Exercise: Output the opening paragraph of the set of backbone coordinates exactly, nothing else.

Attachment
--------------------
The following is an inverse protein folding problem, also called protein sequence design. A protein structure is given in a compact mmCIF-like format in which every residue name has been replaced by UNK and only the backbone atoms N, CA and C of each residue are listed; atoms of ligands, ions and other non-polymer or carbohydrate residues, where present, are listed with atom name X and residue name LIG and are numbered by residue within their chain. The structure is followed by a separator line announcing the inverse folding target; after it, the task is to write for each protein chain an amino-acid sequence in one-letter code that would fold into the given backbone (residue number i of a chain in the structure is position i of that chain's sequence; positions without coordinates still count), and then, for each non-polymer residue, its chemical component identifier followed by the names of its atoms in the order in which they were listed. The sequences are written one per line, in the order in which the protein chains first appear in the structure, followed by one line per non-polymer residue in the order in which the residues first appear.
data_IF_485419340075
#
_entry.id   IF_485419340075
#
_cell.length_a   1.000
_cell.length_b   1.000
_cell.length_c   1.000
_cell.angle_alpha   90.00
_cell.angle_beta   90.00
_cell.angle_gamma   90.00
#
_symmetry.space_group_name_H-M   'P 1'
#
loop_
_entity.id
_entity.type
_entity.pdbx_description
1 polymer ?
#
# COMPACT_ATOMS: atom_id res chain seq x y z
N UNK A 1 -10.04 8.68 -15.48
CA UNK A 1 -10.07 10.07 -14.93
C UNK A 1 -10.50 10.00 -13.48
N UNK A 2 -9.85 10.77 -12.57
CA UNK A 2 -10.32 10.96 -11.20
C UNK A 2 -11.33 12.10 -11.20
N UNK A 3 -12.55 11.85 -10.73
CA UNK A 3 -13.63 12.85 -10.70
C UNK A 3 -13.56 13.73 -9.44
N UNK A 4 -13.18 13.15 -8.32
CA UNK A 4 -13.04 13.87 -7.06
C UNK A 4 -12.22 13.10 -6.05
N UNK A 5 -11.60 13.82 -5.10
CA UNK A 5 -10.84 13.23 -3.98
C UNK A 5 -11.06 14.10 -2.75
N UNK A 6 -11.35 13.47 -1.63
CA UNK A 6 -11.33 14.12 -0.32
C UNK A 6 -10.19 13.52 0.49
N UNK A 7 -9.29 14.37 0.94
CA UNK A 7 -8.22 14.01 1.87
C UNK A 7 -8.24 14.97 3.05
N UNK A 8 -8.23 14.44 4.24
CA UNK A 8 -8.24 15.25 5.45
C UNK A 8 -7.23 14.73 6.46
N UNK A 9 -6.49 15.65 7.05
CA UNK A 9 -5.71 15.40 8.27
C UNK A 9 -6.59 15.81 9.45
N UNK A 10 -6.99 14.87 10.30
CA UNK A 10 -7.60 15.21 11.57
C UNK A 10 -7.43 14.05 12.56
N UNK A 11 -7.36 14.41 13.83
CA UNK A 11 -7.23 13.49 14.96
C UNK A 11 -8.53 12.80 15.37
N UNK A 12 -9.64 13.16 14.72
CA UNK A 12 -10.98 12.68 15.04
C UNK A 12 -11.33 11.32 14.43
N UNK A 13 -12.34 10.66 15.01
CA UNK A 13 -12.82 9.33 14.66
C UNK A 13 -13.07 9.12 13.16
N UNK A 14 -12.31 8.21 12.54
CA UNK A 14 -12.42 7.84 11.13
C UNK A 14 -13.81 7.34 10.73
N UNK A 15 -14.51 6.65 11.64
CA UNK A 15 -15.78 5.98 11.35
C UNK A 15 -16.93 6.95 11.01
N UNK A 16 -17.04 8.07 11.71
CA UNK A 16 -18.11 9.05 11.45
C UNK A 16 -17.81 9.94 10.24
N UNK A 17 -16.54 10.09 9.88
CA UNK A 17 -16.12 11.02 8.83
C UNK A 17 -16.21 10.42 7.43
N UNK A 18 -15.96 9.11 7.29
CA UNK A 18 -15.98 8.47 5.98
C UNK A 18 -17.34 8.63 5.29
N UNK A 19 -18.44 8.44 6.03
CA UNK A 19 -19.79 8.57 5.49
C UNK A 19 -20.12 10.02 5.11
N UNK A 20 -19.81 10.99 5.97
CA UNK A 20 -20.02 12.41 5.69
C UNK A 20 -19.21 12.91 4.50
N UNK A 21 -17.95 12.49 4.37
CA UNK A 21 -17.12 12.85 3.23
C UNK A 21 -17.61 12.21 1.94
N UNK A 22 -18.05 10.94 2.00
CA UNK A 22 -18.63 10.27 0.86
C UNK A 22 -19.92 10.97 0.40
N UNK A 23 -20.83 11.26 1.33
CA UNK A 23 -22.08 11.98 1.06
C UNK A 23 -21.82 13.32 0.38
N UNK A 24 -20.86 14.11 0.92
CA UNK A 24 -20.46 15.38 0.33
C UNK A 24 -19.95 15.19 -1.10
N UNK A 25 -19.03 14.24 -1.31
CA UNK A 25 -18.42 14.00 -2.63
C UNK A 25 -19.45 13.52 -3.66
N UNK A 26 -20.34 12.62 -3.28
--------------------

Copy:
The following is an inverse protein folding problem, also called protein sequence design. A protein structure is given in a compact mmCIF-like format in which every residue name has been replaced by UNK and only the backbone atoms N, CA and C of each residue are listed; atoms of ligands, ions and other non-polymer or carbohydrate residues, where present, are listed with atom name X and residue name LIG and are numbered by residue within their chain. The structure is followed by a separator line announcing the inverse folding target; after it, the task is to write for each protein chain an amino-acid sequence in one-letter code that would fold into the given backbone (residue number i of a chain in the structure is position i of that chain's sequence; positions without coordinates still count), and then, for each non-polymer residue, its chemical component identifier followed by the names of its atoms in the order in which they were listed. The sequences are written one per line, in the order in which the protein chains first appear in the structure, followed by one line per non-polymer residue in the order in which the residues first appear.